bartman at netgate.net
Tue Sep 25 23:59:23 PDT 2001
Didn't mean to set myself up as the InterNic of voting system
nomenclature, but it was a concern I had. If that caused a
misunderstanding over the term "approval" then at least we know what to
watch out for in the future. Or maybe there should be a disclaimer
following any use of the word approval. :)
Not that I haven't done the same thing. I coined the term "Proportional
Approval" (probably about the 100th person to do so) on this list about
2-1/2 years ago, for an unranked method using STV-style quotas. I think
at least two others have reused the term since then -- in fact you may
have been one of them.
I'm not so worried about approval's prestige, but one reason I'm
becoming more cautious is that of all the methods discussed here,
approval voting is one of the closest "to market", with a track record
and a widely recognized body of research behind it. A naming mix-up
outside this list would be harder to clear up.
It looks as though there were possibly two misunderstandings with Mr.
Ketchum -- the definition of approval voting, and also the
summability/consistency mix-up. Maybe I just need more sleep. Good
Forest Simmons wrote:
> I should have named it Dyadic Pass/Fail. Perhaps it's not too late to
> change the name. Of course, I have no control over Martin Harper's
> nomenclature. He showed that Universal Approval is a genuine common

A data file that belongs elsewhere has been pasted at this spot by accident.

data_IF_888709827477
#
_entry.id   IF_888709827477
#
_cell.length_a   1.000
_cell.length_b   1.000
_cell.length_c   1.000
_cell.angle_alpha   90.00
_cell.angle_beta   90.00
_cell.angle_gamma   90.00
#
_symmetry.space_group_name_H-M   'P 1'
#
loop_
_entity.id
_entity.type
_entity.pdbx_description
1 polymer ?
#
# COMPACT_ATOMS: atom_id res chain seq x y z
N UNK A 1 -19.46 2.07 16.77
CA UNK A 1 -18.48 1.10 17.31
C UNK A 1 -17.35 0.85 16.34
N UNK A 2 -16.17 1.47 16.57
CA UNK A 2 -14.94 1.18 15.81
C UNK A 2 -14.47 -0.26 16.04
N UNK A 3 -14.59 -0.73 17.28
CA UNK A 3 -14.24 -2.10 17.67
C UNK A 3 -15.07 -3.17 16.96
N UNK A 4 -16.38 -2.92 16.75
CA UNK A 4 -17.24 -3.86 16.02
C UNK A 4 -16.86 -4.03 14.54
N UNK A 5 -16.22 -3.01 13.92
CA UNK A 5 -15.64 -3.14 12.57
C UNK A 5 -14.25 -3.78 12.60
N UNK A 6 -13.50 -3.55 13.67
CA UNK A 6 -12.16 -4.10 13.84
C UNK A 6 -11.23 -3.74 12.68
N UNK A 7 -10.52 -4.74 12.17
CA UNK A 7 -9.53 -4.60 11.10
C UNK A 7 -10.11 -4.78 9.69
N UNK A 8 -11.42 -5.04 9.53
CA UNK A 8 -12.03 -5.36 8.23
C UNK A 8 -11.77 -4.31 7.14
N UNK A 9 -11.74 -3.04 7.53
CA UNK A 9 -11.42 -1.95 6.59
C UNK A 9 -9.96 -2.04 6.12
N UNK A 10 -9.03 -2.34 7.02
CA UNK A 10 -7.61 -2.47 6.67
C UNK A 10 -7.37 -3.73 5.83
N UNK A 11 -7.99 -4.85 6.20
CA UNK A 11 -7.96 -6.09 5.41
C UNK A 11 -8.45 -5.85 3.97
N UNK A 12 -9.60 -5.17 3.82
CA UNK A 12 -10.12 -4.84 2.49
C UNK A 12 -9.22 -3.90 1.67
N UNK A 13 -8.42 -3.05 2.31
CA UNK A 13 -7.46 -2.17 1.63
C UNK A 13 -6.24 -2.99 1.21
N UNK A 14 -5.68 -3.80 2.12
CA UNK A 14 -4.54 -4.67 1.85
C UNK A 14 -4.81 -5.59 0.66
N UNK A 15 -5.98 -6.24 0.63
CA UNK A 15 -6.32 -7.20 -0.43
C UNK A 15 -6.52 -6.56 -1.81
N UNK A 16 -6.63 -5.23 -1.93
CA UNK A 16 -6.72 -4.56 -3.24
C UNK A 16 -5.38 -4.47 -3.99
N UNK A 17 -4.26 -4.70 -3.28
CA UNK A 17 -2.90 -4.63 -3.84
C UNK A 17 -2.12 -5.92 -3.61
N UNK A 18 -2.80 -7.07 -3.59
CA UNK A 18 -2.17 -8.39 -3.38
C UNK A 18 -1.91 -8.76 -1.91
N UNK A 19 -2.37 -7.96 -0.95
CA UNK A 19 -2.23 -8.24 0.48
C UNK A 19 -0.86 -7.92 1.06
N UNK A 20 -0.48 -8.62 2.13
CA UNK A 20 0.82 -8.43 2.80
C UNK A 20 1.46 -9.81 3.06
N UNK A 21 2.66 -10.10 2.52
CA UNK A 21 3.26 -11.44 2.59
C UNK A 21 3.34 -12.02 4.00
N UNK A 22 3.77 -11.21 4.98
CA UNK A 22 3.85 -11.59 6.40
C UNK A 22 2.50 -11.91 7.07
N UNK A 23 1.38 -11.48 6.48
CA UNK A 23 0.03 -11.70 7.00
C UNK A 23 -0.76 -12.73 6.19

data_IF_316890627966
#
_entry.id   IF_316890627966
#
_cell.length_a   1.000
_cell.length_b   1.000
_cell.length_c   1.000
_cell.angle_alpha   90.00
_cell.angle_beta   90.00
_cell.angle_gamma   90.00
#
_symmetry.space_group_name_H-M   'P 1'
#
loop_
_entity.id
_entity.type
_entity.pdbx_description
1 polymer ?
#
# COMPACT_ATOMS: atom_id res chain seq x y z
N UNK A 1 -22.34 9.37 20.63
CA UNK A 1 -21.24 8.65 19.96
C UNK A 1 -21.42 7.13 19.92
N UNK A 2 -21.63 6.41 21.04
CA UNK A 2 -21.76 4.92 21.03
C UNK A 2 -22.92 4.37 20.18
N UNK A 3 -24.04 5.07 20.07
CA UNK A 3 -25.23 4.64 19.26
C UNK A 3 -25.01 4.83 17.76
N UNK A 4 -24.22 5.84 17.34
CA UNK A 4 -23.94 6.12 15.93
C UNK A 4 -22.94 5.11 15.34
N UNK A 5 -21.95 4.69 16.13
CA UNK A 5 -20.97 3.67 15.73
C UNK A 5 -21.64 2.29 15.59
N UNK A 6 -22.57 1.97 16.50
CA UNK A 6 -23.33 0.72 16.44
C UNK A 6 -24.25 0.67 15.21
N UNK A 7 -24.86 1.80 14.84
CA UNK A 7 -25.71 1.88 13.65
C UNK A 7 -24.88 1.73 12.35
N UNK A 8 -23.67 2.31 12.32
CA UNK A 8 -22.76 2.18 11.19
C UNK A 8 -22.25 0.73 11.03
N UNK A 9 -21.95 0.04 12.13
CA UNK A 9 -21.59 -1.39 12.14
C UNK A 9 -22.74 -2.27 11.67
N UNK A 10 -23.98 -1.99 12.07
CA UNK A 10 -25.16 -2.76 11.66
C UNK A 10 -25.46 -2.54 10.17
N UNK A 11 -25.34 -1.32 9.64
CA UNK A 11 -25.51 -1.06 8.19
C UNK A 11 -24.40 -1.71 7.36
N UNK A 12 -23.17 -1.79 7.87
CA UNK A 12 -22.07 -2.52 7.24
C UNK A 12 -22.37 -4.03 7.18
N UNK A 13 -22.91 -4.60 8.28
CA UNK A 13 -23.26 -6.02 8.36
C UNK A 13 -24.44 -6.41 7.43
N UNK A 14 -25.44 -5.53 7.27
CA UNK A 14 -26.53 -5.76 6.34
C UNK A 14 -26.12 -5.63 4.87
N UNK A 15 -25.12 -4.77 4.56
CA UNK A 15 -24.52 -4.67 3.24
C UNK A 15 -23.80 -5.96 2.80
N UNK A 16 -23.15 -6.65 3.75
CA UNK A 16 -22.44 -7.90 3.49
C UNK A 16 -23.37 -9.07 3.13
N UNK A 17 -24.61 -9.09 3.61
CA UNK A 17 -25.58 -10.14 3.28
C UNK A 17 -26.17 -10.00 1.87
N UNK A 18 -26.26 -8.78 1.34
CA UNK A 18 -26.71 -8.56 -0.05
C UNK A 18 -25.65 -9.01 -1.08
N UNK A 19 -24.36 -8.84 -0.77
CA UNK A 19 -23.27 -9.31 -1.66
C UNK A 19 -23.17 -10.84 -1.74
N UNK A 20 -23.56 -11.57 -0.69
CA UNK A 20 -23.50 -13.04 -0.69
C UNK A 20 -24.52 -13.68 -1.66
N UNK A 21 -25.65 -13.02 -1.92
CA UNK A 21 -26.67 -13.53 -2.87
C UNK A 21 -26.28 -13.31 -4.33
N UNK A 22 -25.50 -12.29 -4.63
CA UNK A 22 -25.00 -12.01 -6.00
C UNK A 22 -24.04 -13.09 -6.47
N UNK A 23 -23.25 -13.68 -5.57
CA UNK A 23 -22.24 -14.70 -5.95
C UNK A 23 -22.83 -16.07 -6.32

> generalization of Approval and Condorcet. Perhaps he would consider
> changing the name to Universal Condorcet :-)
> I suspect that he chose UA because he likes Approval better than
> The dyadic ballots are indeed iterated relative approval ballots; the
> question that you must answer repeatedly when filling out a dyadic ballot
> is, "Of the candidates in this subset, which would you approve if they
> were the only candidates in the race?" I think that's why Martin and I
> both felt that "approval" fit naturally into the names of our methods
> based on dyadic ballots.
> Furthermore, dyadic ballots are the natural ballot type for simulating
> Approval Runoff, or should we call it Pass/Fail runoff.
> I don't see how these names detract from the prestige of standard
> On the contrary, they set Approval up on a pedestal as the standard worthy
> of generalization, the state of the art to try and beat, etc. They bring
> needed attention to under publicized Approval.
> When I named "Dyadic Approval" I did so out of admiration of Approval,
> having taken it as my main source of inspiration, with Condorcet as
> In mathematics we don't have a tradition of copyrighting the names of
> mathematical objects, so the inventors feel free to use any name that
> seems suitable. (Hence, "imaginary" and "irrational" numbers, as well as
> "improper" sets and fractions.)
> Since election methods are on the borderline of math and political
> science, perhaps we should be more cautious.
> I welcome suggestions for improved terminology.
> All in Peace,
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